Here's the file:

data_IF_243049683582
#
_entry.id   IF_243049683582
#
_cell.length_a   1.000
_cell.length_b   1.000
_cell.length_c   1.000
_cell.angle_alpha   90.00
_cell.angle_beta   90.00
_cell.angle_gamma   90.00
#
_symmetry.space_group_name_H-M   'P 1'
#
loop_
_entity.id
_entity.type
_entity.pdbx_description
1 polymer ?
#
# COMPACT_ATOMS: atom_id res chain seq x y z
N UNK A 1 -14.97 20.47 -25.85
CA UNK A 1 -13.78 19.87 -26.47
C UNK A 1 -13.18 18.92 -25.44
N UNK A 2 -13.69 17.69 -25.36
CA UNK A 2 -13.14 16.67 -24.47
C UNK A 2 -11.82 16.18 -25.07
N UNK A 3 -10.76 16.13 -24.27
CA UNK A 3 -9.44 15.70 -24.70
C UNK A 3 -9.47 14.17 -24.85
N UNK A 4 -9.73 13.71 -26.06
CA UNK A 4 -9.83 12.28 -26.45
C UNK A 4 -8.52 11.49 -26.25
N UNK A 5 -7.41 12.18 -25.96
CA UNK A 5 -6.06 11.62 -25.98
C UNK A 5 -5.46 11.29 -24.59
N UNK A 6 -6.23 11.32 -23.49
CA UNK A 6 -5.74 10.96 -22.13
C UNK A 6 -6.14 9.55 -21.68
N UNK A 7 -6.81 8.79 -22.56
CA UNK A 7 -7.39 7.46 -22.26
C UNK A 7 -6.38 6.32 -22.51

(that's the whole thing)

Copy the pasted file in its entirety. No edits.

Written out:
data_IF_243049683582
#
_entry.id   IF_243049683582
#
_cell.length_a   1.000
_cell.length_b   1.000
_cell.length_c   1.000
_cell.angle_alpha   90.00
_cell.angle_beta   90.00
_cell.angle_gamma   90.00
#
_symmetry.space_group_name_H-M   'P 1'
#
loop_
_entity.id
_entity.type
_entity.pdbx_description
1 polymer ?
#
# COMPACT_ATOMS: atom_id res chain seq x y z
N UNK A 1 -14.97 20.47 -25.85
CA UNK A 1 -13.78 19.87 -26.47
C UNK A 1 -13.18 18.92 -25.44
N UNK A 2 -13.69 17.69 -25.36
CA UNK A 2 -13.14 16.67 -24.47
C UNK A 2 -11.82 16.18 -25.07
N UNK A 3 -10.76 16.13 -24.27
CA UNK A 3 -9.44 15.70 -24.70
C UNK A 3 -9.47 14.17 -24.85
N UNK A 4 -9.73 13.71 -26.06
CA UNK A 4 -9.83 12.28 -26.45
C UNK A 4 -8.52 11.49 -26.25
N UNK A 5 -7.41 12.18 -25.96
CA UNK A 5 -6.06 11.62 -25.98
C UNK A 5 -5.46 11.29 -24.59
N UNK A 6 -6.23 11.32 -23.49
CA UNK A 6 -5.74 10.96 -22.13
C UNK A 6 -6.14 9.55 -21.68
N UNK A 7 -6.81 8.79 -22.56
CA UNK A 7 -7.39 7.46 -22.26
C UNK A 7 -6.38 6.32 -22.51